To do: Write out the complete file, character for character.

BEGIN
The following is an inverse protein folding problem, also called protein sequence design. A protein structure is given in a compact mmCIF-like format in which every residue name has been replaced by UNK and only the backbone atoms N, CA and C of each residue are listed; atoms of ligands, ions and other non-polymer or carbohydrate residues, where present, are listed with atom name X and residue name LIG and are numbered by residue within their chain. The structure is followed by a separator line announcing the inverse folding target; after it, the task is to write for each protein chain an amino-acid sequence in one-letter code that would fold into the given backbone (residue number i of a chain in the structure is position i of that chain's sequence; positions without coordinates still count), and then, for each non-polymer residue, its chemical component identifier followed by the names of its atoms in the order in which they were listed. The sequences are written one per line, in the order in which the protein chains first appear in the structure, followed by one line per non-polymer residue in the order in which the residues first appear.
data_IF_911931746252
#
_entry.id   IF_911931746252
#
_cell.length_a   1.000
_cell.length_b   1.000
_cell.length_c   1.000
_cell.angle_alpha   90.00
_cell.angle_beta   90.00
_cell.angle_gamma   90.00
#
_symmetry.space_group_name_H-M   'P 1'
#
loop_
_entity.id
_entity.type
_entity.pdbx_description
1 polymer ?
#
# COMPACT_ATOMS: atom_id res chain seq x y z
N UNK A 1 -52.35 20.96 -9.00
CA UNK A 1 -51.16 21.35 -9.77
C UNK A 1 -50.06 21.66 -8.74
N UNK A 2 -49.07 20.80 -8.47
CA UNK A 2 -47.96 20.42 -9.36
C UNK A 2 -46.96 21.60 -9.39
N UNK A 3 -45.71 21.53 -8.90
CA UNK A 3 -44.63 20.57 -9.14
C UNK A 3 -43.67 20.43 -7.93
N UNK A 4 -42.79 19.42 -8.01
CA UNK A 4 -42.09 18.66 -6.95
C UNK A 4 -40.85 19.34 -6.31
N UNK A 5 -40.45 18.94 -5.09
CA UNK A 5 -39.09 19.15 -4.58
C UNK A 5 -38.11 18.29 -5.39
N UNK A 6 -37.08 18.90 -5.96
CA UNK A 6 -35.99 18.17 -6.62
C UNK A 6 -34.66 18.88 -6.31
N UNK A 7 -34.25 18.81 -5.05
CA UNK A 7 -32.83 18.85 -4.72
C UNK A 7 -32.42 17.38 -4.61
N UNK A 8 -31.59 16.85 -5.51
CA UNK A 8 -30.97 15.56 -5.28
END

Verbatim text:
The following is an inverse protein folding problem, also called protein sequence design. A protein structure is given in a compact mmCIF-like format in which every residue name has been replaced by UNK and only the backbone atoms N, CA and C of each residue are listed; atoms of ligands, ions and other non-polymer or carbohydrate residues, where present, are listed with atom name X and residue name LIG and are numbered by residue within their chain. The structure is followed by a separator line announcing the inverse folding target; after it, the task is to write for each protein chain an amino-acid sequence in one-letter code that would fold into the given backbone (residue number i of a chain in the structure is position i of that chain's sequence; positions without coordinates still count), and then, for each non-polymer residue, its chemical component identifier followed by the names of its atoms in the order in which they were listed. The sequences are written one per line, in the order in which the protein chains first appear in the structure, followed by one line per non-polymer residue in the order in which the residues first appear.
data_IF_911931746252
#
_entry.id   IF_911931746252
#
_cell.length_a   1.000
_cell.length_b   1.000
_cell.length_c   1.000
_cell.angle_alpha   90.00
_cell.angle_beta   90.00
_cell.angle_gamma   90.00
#
_symmetry.space_group_name_H-M   'P 1'
#
loop_
_entity.id
_entity.type
_entity.pdbx_description
1 polymer ?
#
# COMPACT_ATOMS: atom_id res chain seq x y z
N UNK A 1 -52.35 20.96 -9.00
CA UNK A 1 -51.16 21.35 -9.77
C UNK A 1 -50.06 21.66 -8.74
N UNK A 2 -49.07 20.80 -8.47
CA UNK A 2 -47.96 20.42 -9.36
C UNK A 2 -46.96 21.60 -9.39
N UNK A 3 -45.71 21.53 -8.90
CA UNK A 3 -44.63 20.57 -9.14
C UNK A 3 -43.67 20.43 -7.93
N UNK A 4 -42.79 19.42 -8.01
CA UNK A 4 -42.09 18.66 -6.95
C UNK A 4 -40.85 19.34 -6.31
N UNK A 5 -40.45 18.94 -5.09
CA UNK A 5 -39.09 19.15 -4.58
C UNK A 5 -38.11 18.29 -5.39
N UNK A 6 -37.08 18.90 -5.96
CA UNK A 6 -35.99 18.17 -6.62
C UNK A 6 -34.66 18.88 -6.31
N UNK A 7 -34.25 18.81 -5.05
CA UNK A 7 -32.83 18.85 -4.72
C UNK A 7 -32.42 17.38 -4.61
N UNK A 8 -31.59 16.85 -5.51
CA UNK A 8 -30.97 15.56 -5.28